10. State policy changes to allow water use planning to preceed land use planning, as food security is dependent upon water security.
  11. The Union of Concerned Scientists National Food Policy Initiative” ref http://www.ucsusa.org/publications/catalyst/winter16-re-envisioning-a-broken-food-system
  12. Family farm tax reform, including the taxing of farm dwellings at a lower rate than urban dwellings.

 

Article V – Environmental Impact of Agriculture

We support

  1. Sustainable agroforestry and ecological agricultural systems that protect eco-system integrity.
  2. Microbiological applied research on how agricultural practices enhance soil health.
  3. Toxicology studies of how agriculture practices impact soil air, water, ocean and human health and monitoring of contaminants there in our food and water.
  4. Applied research in the production, processing and integration of nitrogen fixing trees and plants in integrative agro forestry food production systems.
  5. Applied research into the production, provisions and integrations of organic animal feeds into farms in Hawai‘i.

 

Article VI – Education

HFUU supports funding and other measures to promote:

  1. Public environmental education, focusing on increasing public awareness about the economic benefits and multiplier effect of local food production.
  2. On-Farm Mentoring projects to support the development of inter-generational, novice or transitional farmers under the mentorship of a skilled farmer.
  3. Pre-K through 12 public, parochial and independent school educational programs with articulation into post-secondary.
  4. Monthly Chapter membership meetings with educational presentations.
  5. University and the college level P-20 working group, and continuing education programs, including intern programs related to sustainable farming systems.
  6. The building of business, marketing and entrepreneurship farmer skills.
  7. Development of an all training and demonstration program for all ages for Hawaiian “Farmer Corps” to educate new farmers and help put them on the land, combatting the rapidly aging farming population in Hawai‘i.

 

Article VII Labeling

We assert that each individual has the right to a transparent and ethical framework for making decisions about food.

  1. We support full implementation of mandatory country-of-origin labeling (COOL), as well as regional origin labeling for agricultural, aquaculture and wild-caught seafood products. Mandatory COOL is a valuable marketing tool for producers, and it allows consumers to know where their food is produced. U.S. and regional producers have the right to distinguish their products from those of other countries and U.S. products should not be categorized as a North American product.
  2. Thorough and accurate food labels are an important tool that helps consumers make informed decisions and allows producers to differentiate their products. We support conspicuous, mandatory labeling for food products throughout the processing chain to include all ingredients, additives and processes such as:
  • Artificial growth hormones
  • Products derived from cloned animals
  • The identity of the parent company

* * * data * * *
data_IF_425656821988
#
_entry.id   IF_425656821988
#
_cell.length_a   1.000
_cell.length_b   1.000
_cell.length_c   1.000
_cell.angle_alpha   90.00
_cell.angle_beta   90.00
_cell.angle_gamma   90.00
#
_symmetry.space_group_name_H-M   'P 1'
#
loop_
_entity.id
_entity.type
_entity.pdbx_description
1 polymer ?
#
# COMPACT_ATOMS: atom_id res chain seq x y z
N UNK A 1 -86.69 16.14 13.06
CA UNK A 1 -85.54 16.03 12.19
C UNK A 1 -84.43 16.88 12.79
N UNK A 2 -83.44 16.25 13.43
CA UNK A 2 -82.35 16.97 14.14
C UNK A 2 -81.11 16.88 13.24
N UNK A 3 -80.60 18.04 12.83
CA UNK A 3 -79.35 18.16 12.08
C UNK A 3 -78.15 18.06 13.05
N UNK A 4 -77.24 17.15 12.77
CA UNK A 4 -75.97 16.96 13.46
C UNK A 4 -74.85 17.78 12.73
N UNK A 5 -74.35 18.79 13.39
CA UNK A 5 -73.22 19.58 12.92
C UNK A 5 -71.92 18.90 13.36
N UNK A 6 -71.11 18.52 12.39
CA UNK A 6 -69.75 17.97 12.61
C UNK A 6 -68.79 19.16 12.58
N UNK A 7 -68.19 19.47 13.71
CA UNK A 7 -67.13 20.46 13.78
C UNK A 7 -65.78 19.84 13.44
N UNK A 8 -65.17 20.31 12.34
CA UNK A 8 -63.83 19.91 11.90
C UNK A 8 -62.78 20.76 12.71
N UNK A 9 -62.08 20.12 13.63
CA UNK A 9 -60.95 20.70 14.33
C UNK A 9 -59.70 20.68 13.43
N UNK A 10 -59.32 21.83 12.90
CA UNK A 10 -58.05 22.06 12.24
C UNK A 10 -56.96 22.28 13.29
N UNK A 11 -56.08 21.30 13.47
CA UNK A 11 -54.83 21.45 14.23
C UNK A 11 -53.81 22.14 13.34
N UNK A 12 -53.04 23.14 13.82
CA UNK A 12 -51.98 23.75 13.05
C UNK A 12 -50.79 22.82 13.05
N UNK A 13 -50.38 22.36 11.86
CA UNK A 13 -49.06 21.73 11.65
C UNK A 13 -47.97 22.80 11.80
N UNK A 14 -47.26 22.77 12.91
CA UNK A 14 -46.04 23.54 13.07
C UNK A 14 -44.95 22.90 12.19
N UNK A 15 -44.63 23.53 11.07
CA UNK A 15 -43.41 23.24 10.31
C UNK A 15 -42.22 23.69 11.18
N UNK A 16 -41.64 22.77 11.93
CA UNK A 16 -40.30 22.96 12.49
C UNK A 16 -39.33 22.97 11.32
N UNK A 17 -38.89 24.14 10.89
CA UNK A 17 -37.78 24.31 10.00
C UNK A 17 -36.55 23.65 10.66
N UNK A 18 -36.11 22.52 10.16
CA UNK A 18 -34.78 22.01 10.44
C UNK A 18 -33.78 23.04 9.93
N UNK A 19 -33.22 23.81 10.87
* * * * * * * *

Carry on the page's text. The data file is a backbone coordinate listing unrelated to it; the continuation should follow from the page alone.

• Genetically altered or engineered food products.
  1. Certified organic labeling and enforcement of labeling laws to ensure the integrity of organic food in Hawai‘i.

 

Article VIII – Food Safety Certification for Smallholders and Family Farmers

  1. We support the development of an appropriate food safety certification system, county and state, for family famers, smallholder farmers, including aquaculture, aquaponics, and other animal husbandry practices.
  2. We support the Hawai‘i Department of Agriculture to uphold a third party certification system in alignment with the language in Good Agricultural Practices (GAPs). ref http://manoa.hawaii.edu/ctahr/farmfoodsafety Organic farming is an integral and essential part of sustainable agriculture.
  3. We support an affordable, efficient, and equitable food safety certification system that is socially equitable, environmentally sound and economical efficient.
  4. We support a cost-sharing program through the department of agriculture for the benefit of small farmer compliance with food safety laws.
  5. We support the development and implementation of mobile slaughter units for each island, and appropriate recycling of all waste including Large Animal Mortality Composting (LAMC).
  6. We recognize that the traditional staple Hawaiian crop of kalo, because of its inherent biological composition, and it’s function in watershed nutrient recycling and sediment trapping, its function in providing excellent habitat for endangered Hawaiian water birds, and that it must be cooked before eaten, and be exempt from food safety certification laws.

 

Article IX –Agrotourism

Agrotourism is critical revenue stream for many family farms and we support expanding responsible agrotourism development via:

  1. Inclusion of agrotourism as part of the definition of agriculture. We encourage recognition of the role agrotourism plays in diversified, family farms and communities.
  2. Implementing a program to educate producers about liabilities associated with agrotourism.
  3. Educating our tourism industries to the many agrotourism opportunities available, including Hawai‘i Tourism Authority, each island’s visitor bureau and hotel concierge, for our residents and visitors.
  4. Allow agrotourist to legally sample food and herbal products grown on participating farms.

 

Article X Communication

Inter-Island and Intra-Island communication is paramount to the functioning of this organization.  We support regular communication and other healthy interaction between chapters, as well as between the State organization and the individual chapters via: